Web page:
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Israel pulls out of ‘dead end’ ceasefire negotiations as it strikes hundreds of Gaza targets

Hopes of a ceasefire between Israel and Hamas took a hammer blow on Saturday after Israeli Prime Minister Benjamin Netanyahu dramatically ordered officers from his Mossad intelligence agency to leave Qatar.

The Gulf nation has so far brokered a deal that saw more than 100 hostages freed as well as the implementation of a week-long truce, which ended abruptly on Friday morning with the resumption of heavy air strikes on Gaza and rocket fire into parts of Israel.

A statement issued on behalf of Mossad said: "The Hamas terror organization did not fulfill its part of the agreement, which included the release of all children and women according to a list that was provided to Hamas and approved by it.”

Hamas countered that Israeli authorities had made a “predetermined decision to resume the criminal aggression.”

Negotiations in Qatar to resume a humanitarian pause in the Gaza Strip have “reached a dead end”, the office of Israeli prime minister Benjamin Netanyahu confirmed yesterday. Despite this, former Israeli hostage negotiator Gershon Baskin told The Independent that Mr Netanyahu’s decision to end talks is likely to be a “negotiating tactic”.

Air strikes and rocket fire resumed as ceasefire talks collapsed (AP)
Air strikes and rocket fire resumed as ceasefire talks collapsed (AP)

Yet by Saturday night, question marks over Israel’s strategy were mounting on Netanyahu, who has already come under heavy criticism for the intelligence failures leading to the attack on October 7th.

Throughout Saturday, Israel’s military continued to press ahead with its devastating bombing campaign over Gaza, pounding the southern city of Khan Younis with unrelenting air strikes.

After a week's respite, black smoke billowed over the Gazan skyline once again and destruction was widespread. The death toll in Israel’s renewed bombing of the Gaza Strip reached three figures in less than a day, Palestinian officials said. Local residents said it was the heaviest day of bombardment since the start of the war.

The city of Khan Younis had once been a refuge for those fleeing Israel’s ground invasion of Northern Gaza, which began in late October. It has now become the epicenter of Israeli military operations.

"There is no place to go," Emad Hajar, who fled with his wife and three children from the north a month ago to Khan Younis, told agency reporters. "They expelled us from the north, and now they are pushing us to leave the south."

Many internally displaced residents have been camping in tents, schools or in the grounds of hospitals since fleeing south from Gaza City.

US Vice-President Kamala Harris (Reuters)
US Vice-President Kamala Harris (Reuters)

Since Friday morning, at least 193 people have been killed and 650 injured, according to figures released by the Hamas-run Gaza health ministry. “Hell on Earth has returned to Gaza,” said Jens Laerke, spokesperson for the United Nations humanitarian office in Geneva.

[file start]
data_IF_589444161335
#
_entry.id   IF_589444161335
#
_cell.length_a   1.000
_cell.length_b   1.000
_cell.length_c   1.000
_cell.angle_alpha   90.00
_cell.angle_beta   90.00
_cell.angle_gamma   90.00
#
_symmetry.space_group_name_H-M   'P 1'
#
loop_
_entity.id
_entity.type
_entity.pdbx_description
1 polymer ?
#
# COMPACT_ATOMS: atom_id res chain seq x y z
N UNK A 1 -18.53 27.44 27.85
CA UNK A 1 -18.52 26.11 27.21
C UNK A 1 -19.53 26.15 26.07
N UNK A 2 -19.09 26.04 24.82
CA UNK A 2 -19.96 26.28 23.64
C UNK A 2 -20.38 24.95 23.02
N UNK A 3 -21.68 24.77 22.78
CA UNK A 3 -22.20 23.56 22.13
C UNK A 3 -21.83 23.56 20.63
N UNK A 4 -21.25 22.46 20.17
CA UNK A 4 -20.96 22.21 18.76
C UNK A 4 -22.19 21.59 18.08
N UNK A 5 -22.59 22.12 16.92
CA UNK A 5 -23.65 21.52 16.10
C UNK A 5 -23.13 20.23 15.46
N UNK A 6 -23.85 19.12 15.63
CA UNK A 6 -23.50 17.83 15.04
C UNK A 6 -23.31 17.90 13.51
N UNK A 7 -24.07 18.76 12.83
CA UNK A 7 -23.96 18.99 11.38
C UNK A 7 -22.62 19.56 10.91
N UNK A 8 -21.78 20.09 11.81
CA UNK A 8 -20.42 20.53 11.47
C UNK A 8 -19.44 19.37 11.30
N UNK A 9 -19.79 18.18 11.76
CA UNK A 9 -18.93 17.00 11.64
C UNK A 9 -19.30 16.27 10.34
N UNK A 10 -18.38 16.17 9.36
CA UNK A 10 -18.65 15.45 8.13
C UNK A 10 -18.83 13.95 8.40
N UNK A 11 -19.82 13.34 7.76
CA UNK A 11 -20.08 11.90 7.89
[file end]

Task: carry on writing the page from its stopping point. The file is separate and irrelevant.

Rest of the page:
To the East of Khan Younis, residents of multiple Palestinian border towns were ordered to leave their homes, in a move that appeared to be laying the foundation for a possible ground invasion into southern Gaza.

Fliers dropped over the area emblazoned with the logo of Israel’s Defence Forces ordered residents to “evacuate immediately to shelters in the Rafah area”. The fliers ended with the ominous line: “You have been warned.”

Those who have chosen to heed the fliers warning join the nearly 80 per cent of Gaza’s residents - or 1.8 million people - who have been forced to flee their homes during Israel’s offensive, according to estimates by the UN.

On Israel’s northern border with Lebanon, missile skirmishes continued for a second day. Iran-backed militia group Hezbollah said one of its fighters was killed.

With the death toll across the region rising once again – and Israel’s military appearing to prepare for a southern ground invasion –Netanyahu has faced renewed international pressure to limit civilian casualties and intensify efforts to reach a ceasefire.

In a ‘side-bar’ meeting at COP28 – which has become a de-facto meeting hub for multilateral discussions around the Israel-Hamas war – US Vice-President Kamala Harris told Egyptian President Abdel Fattah el-Sisi: “under no circumstances will the United States permit the forced relocation of Palestinians from Gaza or the West Bank, the besiegement of Gaza, or the redrawing of the borders of Gaza.”

French President Emmanuel Macron, also at COP28, said France was "very concerned" by the resumption of violence in Gaza.

Yet the largest source of pressure on Netanyahu comes from the families of the 137 hostages who remain in Gaza. Many gathered at a large demonstration in Tel Aviv’s ‘Hostage Square’ on Saturday evening, in support of those who are yet to be freed.

Speaking on stage for the first time since her two children, 12-year-old Erez and 16-year-old Sahar, were released from Hamas captivity as part of the hostage deal, Hadas Kalderon told the crowd of thousands: “Release everyone else now, now!”